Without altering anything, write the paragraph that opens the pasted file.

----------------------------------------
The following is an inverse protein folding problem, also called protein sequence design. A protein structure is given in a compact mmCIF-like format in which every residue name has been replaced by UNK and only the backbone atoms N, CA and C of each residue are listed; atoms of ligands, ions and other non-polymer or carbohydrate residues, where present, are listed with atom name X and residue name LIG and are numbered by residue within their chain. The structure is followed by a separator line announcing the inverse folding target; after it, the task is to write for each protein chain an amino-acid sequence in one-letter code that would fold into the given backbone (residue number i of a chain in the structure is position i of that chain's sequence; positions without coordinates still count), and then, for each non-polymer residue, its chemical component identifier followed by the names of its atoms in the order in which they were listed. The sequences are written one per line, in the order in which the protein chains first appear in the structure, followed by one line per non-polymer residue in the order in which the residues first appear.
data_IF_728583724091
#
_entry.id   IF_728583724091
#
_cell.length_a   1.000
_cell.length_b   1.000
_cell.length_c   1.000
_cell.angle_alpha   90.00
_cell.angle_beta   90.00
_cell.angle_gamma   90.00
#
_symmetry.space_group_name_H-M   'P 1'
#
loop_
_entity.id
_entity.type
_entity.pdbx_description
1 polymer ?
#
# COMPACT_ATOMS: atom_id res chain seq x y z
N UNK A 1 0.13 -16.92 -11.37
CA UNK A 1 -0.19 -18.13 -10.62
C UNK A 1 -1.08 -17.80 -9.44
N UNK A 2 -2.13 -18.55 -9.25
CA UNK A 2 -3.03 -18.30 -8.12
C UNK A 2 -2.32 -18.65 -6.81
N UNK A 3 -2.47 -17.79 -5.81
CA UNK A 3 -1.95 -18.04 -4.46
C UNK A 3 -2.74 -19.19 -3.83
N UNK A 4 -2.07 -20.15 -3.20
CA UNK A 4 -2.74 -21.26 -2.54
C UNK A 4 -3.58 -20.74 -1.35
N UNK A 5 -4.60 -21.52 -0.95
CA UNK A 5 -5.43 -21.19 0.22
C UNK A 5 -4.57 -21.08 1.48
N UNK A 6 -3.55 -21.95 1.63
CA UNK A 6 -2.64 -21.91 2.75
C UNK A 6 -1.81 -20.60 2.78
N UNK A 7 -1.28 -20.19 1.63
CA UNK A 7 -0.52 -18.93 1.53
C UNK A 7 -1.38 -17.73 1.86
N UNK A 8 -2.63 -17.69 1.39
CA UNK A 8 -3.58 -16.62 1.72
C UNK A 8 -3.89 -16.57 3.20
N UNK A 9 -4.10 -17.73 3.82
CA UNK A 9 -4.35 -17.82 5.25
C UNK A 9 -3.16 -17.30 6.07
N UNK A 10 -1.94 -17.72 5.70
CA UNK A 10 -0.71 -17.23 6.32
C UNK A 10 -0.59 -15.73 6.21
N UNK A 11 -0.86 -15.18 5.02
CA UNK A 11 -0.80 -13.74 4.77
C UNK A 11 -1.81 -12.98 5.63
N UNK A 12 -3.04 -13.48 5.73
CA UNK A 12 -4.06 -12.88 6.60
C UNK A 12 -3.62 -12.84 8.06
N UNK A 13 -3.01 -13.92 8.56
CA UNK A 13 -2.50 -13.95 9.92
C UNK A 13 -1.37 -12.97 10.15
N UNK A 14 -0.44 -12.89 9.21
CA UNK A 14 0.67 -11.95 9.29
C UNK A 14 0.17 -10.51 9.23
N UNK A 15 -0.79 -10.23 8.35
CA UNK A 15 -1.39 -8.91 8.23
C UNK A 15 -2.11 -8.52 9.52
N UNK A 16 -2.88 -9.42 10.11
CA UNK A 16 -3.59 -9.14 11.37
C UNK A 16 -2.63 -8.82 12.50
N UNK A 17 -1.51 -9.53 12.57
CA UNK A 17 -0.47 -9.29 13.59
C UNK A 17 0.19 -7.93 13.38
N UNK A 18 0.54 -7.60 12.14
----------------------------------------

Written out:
The following is an inverse protein folding problem, also called protein sequence design. A protein structure is given in a compact mmCIF-like format in which every residue name has been replaced by UNK and only the backbone atoms N, CA and C of each residue are listed; atoms of ligands, ions and other non-polymer or carbohydrate residues, where present, are listed with atom name X and residue name LIG and are numbered by residue within their chain. The structure is followed by a separator line announcing the inverse folding target; after it, the task is to write for each protein chain an amino-acid sequence in one-letter code that would fold into the given backbone (residue number i of a chain in the structure is position i of that chain's sequence; positions without coordinates still count), and then, for each non-polymer residue, its chemical component identifier followed by the names of its atoms in the order in which they were listed. The sequences are written one per line, in the order in which the protein chains first appear in the structure, followed by one line per non-polymer residue in the order in which the residues first appear.